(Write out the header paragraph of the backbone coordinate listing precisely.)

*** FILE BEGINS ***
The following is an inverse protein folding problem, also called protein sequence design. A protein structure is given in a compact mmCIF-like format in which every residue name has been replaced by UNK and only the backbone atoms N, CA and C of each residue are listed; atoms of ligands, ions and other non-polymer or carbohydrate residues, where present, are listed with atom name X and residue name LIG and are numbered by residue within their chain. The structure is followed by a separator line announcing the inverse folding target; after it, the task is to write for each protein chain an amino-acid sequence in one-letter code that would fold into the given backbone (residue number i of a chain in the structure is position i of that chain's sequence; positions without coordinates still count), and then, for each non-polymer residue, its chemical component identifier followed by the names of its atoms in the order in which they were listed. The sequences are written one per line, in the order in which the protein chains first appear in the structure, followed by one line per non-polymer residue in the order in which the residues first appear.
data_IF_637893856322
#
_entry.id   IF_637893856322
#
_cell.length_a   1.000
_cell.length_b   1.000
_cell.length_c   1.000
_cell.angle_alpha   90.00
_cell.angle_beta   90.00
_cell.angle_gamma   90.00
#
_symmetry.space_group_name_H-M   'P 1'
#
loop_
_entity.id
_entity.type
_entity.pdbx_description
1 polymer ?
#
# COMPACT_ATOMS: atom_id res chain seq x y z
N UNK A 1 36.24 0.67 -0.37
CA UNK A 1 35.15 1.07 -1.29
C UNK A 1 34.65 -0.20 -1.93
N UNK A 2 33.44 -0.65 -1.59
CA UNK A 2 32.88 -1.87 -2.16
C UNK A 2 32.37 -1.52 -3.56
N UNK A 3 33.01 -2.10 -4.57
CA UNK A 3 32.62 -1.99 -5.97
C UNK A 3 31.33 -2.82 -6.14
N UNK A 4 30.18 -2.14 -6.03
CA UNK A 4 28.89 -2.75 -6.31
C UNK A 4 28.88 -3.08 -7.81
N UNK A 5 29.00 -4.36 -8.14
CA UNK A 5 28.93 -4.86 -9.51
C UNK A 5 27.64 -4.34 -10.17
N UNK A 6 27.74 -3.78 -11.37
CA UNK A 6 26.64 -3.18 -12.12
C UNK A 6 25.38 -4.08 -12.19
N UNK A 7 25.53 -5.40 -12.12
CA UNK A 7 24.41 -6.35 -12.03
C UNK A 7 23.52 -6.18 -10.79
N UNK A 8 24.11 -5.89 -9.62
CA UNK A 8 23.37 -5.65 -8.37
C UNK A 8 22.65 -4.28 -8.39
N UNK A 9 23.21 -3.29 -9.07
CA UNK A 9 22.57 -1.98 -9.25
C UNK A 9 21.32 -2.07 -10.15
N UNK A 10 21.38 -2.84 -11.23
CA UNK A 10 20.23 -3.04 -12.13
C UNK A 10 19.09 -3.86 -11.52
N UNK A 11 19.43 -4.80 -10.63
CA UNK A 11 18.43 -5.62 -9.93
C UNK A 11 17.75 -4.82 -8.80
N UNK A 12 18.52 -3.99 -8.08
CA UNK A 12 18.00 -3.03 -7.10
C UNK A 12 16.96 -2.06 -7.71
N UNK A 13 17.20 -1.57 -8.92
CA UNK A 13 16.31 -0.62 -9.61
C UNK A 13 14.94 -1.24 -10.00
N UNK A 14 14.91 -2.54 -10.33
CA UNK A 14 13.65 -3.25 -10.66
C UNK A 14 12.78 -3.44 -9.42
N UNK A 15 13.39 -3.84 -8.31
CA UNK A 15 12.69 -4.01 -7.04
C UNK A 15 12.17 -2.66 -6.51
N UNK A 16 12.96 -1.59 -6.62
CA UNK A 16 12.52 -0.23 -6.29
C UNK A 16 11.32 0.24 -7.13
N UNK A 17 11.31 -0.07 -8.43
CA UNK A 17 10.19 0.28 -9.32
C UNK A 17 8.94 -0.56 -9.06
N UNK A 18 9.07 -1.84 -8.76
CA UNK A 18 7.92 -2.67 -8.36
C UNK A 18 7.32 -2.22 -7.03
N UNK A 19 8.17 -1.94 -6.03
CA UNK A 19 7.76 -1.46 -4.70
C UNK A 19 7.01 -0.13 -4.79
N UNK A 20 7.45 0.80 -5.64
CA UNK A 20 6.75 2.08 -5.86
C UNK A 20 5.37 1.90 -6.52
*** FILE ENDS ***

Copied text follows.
The following is an inverse protein folding problem, also called protein sequence design. A protein structure is given in a compact mmCIF-like format in which every residue name has been replaced by UNK and only the backbone atoms N, CA and C of each residue are listed; atoms of ligands, ions and other non-polymer or carbohydrate residues, where present, are listed with atom name X and residue name LIG and are numbered by residue within their chain. The structure is followed by a separator line announcing the inverse folding target; after it, the task is to write for each protein chain an amino-acid sequence in one-letter code that would fold into the given backbone (residue number i of a chain in the structure is position i of that chain's sequence; positions without coordinates still count), and then, for each non-polymer residue, its chemical component identifier followed by the names of its atoms in the order in which they were listed. The sequences are written one per line, in the order in which the protein chains first appear in the structure, followed by one line per non-polymer residue in the order in which the residues first appear.